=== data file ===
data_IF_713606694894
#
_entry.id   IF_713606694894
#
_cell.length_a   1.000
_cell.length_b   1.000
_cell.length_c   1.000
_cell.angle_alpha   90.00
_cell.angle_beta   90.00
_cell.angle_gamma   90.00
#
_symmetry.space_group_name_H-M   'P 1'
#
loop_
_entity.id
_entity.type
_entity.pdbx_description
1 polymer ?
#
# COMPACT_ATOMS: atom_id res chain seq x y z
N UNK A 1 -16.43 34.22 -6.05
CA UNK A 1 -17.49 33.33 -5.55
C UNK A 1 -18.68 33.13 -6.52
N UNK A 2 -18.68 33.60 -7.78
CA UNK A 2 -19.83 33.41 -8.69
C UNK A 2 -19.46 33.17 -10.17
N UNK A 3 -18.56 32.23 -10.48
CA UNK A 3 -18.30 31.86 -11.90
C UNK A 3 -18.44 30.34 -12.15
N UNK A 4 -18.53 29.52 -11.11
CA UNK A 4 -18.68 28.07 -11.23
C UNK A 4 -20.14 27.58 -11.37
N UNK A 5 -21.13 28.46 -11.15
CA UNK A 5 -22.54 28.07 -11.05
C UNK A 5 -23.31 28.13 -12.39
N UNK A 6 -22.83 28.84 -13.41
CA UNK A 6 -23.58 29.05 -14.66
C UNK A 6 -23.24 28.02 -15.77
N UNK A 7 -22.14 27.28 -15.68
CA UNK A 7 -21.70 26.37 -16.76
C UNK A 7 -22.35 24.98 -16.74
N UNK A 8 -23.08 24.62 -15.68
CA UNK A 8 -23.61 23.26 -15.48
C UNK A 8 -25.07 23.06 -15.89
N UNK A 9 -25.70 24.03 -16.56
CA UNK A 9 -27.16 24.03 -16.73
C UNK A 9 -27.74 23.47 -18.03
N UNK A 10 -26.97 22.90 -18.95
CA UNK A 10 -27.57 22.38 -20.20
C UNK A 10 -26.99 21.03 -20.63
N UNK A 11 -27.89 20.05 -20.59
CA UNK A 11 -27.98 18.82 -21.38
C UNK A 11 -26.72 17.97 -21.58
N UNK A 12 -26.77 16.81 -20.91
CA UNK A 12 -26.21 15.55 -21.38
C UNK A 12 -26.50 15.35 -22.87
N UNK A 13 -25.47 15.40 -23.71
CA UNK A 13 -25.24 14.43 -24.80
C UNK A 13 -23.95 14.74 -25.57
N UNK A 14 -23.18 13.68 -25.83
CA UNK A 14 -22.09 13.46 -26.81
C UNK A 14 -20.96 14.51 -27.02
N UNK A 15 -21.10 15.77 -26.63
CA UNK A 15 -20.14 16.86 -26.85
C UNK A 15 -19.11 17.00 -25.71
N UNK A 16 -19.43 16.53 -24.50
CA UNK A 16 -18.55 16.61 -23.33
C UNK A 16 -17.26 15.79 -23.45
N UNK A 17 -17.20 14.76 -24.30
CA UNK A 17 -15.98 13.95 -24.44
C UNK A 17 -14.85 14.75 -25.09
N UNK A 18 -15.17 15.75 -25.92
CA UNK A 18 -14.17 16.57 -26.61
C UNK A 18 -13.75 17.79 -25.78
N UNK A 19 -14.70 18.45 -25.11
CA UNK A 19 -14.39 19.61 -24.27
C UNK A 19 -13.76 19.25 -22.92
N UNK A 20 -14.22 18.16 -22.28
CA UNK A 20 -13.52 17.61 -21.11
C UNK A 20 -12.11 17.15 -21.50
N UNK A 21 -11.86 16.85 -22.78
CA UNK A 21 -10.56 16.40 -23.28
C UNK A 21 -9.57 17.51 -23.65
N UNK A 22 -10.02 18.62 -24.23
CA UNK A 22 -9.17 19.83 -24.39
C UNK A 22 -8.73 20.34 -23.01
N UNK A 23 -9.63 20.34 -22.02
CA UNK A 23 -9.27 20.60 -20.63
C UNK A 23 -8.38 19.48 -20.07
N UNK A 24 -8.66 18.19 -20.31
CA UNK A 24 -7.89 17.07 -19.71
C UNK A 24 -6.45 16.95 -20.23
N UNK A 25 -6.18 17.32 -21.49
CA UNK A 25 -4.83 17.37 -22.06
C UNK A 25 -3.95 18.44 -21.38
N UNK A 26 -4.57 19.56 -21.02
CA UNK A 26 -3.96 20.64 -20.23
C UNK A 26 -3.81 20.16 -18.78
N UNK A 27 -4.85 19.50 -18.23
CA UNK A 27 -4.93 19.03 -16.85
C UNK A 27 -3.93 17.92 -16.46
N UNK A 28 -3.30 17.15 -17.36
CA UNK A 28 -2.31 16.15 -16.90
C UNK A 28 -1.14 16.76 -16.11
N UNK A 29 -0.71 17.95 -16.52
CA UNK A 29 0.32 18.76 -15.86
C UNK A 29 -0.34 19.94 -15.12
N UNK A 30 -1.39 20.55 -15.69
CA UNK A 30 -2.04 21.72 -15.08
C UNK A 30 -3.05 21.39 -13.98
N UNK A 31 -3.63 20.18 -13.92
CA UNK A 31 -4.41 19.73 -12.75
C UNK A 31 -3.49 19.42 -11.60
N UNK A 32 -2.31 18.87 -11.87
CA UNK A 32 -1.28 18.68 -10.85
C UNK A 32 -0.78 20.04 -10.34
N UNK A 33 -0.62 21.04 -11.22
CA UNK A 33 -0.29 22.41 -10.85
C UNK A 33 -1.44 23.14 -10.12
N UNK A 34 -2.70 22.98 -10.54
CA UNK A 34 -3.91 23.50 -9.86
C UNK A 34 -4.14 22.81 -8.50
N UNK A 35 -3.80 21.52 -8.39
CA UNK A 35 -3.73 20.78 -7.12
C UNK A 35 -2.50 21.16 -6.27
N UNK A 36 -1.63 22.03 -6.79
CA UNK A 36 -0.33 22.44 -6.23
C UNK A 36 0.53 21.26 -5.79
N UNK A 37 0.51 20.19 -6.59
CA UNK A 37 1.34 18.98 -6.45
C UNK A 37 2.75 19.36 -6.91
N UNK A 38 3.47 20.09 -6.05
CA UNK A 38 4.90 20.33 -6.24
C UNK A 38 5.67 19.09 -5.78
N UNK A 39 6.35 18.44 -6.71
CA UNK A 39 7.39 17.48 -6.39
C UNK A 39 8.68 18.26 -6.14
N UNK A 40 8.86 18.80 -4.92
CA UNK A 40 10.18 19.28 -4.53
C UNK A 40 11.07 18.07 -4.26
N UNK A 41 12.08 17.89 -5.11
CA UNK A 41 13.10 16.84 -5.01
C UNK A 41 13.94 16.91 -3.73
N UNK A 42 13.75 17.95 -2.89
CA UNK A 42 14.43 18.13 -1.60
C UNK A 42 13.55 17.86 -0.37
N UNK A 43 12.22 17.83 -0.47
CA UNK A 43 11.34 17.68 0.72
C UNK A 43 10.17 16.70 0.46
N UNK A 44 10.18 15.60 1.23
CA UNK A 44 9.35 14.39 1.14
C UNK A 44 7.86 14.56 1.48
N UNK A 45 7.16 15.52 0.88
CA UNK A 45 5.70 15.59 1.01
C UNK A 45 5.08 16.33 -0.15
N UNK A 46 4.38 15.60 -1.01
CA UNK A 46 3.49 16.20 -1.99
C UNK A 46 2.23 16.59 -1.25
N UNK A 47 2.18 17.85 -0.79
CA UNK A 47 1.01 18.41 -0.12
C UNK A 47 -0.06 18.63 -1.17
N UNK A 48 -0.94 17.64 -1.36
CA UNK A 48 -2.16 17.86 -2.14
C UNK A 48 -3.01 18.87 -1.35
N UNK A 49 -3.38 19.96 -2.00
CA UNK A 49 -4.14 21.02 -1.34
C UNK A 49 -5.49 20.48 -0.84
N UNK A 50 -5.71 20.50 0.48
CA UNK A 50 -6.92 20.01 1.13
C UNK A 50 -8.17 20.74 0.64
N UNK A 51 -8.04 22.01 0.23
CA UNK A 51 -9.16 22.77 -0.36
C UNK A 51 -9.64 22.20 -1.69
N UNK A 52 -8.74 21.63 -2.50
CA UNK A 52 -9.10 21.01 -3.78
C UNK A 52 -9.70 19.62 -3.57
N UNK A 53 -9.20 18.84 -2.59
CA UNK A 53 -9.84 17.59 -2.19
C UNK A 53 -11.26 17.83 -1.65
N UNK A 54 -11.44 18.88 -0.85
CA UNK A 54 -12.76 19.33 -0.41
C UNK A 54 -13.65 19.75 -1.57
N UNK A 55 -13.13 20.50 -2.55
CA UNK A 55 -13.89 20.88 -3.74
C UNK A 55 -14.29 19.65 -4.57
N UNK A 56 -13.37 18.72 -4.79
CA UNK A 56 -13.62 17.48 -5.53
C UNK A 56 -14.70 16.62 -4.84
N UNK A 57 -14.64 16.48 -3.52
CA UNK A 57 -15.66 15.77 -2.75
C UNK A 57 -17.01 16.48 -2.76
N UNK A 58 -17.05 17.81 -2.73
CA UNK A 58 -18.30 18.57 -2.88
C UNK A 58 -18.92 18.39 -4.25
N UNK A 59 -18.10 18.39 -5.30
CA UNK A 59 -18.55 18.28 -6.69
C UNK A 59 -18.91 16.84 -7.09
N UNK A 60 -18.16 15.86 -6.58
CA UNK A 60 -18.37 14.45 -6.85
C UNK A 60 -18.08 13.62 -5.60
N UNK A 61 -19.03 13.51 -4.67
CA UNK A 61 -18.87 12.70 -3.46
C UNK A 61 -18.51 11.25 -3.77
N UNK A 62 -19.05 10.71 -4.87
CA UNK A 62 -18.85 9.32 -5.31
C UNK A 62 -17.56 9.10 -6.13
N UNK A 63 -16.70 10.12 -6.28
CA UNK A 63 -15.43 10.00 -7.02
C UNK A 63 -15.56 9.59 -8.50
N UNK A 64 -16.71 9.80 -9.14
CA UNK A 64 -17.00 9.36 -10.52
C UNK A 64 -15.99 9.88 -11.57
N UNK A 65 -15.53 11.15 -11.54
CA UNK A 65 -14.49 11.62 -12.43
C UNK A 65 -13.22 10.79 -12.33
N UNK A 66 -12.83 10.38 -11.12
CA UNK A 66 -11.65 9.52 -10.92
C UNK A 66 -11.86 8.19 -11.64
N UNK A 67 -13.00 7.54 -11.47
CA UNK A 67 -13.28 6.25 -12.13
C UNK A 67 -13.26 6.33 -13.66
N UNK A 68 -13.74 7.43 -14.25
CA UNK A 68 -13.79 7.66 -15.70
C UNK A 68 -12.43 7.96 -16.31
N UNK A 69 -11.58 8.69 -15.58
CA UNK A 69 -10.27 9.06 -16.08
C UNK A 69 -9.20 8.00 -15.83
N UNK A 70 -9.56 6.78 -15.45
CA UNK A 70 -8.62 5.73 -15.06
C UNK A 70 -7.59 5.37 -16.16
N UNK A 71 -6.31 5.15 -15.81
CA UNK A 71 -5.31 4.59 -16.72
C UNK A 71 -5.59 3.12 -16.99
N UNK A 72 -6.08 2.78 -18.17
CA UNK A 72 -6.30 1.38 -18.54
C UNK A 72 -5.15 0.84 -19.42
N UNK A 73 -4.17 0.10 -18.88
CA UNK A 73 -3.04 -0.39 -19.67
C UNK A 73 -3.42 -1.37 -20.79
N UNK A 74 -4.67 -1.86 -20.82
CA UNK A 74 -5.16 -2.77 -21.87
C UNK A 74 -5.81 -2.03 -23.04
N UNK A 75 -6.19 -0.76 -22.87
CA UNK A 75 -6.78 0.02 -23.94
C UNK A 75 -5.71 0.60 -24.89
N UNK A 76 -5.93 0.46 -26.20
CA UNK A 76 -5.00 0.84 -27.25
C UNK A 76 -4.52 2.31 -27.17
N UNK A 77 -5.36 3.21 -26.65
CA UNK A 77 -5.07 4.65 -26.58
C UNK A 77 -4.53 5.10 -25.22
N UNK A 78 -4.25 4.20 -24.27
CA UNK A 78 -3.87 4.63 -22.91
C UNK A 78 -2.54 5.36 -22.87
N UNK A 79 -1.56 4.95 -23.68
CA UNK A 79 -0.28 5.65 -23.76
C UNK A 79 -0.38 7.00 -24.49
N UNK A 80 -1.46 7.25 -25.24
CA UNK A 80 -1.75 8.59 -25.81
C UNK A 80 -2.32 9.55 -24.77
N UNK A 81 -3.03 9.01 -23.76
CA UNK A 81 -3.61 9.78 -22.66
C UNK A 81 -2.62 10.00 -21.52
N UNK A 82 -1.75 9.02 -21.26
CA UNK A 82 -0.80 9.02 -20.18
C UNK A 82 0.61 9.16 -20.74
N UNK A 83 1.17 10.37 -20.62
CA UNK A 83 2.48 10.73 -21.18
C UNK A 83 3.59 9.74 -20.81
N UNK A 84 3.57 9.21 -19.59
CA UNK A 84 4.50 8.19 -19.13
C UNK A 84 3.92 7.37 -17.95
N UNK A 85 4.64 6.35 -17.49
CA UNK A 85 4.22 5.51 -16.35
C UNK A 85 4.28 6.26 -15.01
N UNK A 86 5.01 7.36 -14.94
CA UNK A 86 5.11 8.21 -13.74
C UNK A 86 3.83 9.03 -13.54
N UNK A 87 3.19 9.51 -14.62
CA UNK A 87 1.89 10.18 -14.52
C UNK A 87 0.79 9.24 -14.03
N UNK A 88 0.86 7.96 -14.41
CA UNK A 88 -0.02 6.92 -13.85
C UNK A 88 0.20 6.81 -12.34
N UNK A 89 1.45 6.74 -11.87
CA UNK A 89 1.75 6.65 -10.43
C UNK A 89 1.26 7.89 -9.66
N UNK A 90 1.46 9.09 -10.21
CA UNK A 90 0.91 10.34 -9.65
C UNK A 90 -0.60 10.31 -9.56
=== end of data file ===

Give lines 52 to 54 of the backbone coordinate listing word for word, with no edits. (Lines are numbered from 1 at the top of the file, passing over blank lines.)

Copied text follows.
CA UNK A 11 -27.98 18.82 -21.38
C UNK A 11 -26.72 17.97 -21.58
N UNK A 12 -26.77 16.81 -20.91